Trump cracks under pressure, reverses migrant separation policy

President Donald Trump has signed an executive order to stop the separation of immigrant families

President Donald Trump has signed an executive order to stop the separation of immigrant families

US President Donald Trump has cracked under pressure and signed an executive order promising to “keep families together” in migrant detentions.

Mr Trump reversed his own policy amid international fury over the separation of undocumented parents and children.

He said he had been swayed by images of children who have been taken from parents while they are jailed and prosecuted for illegal border-crossing.

But the order does not address families already separated by the policy.

US immigration officials say 2,342 children were separated from 2,206 parents between 5 May and 9 June.

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“It’s about keeping families together,” Mr Trump said at the signing ceremony on Wednesday.

“I did not like the sight of families being separated,” he said, but added the administration would continue its “zero tolerance policy” of criminally prosecuting anyone who crosses the border illegally.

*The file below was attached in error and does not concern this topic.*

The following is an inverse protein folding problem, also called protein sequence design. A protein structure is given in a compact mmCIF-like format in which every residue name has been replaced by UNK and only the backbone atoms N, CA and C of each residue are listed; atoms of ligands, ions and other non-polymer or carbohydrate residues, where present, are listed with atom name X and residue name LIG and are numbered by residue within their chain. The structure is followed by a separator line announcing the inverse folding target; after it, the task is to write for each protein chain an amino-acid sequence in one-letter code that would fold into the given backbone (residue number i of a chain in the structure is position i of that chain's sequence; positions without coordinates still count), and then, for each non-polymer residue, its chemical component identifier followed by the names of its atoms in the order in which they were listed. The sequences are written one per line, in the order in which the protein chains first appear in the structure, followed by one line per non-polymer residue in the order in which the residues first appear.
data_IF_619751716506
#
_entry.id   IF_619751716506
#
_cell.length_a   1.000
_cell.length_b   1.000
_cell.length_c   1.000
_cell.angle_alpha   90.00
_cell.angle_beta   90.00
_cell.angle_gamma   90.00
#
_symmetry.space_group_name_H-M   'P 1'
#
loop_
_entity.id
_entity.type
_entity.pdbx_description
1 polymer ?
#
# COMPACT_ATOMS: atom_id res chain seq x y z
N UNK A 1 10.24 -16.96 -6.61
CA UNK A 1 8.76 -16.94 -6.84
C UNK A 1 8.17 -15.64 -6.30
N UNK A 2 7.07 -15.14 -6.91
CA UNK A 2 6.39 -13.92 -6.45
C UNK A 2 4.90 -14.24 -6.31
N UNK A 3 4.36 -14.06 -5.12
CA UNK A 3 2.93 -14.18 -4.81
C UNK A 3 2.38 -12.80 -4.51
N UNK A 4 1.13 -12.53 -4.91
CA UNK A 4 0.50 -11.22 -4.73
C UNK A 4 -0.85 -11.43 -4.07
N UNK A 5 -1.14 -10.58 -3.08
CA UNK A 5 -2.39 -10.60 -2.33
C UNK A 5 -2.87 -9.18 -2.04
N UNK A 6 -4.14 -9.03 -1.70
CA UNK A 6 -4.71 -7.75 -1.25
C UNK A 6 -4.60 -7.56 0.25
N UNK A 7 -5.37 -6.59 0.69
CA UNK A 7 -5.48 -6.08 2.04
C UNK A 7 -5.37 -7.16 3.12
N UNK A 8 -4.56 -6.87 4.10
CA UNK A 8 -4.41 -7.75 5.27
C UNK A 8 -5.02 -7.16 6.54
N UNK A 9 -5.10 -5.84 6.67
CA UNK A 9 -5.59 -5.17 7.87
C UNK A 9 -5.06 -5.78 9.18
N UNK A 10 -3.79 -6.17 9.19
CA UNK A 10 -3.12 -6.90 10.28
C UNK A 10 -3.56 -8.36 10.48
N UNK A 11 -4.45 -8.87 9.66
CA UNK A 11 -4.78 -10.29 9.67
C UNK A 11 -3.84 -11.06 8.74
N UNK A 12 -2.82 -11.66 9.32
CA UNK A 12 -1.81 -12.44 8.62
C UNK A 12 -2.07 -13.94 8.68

The executive order calls for:

  • Immigrant families to be detained together while their legal cases are considered
  • Expediting immigration cases involving families
  • Requesting the modification of a court ruling that dictates how long immigrant children can be detained

The president said his wife, Melania, and daughter, Ivanka, who reportedly have been applying pressure on him to drop the policy, “feel strongly” about ending the practice of separating migrant families.

“I think anybody with a heart would feel very strongly about it,” he said. “We don’t like to see families separated.”

Vice President Mike Pence and Department of Homeland Security Secretary Kirstjen Nielsen, who has emerged as the face of the White House policy, were both present for the signing of the order on Wednesday.

The president had previously said “you can’t do it through an executive order”, insisting that only Congress could fix the policy by passing immigration reform before his U-turn on Wednesday.

Republican congressional leader Paul Ryan said the House of Representatives will vote on Thursday “on legislation to keep families together”.

He did not immediately provide details of the bill, but said it resolves the issue of so-called Dreamers, undocumented adult migrants who entered the US as children, “in a very elegant way”.

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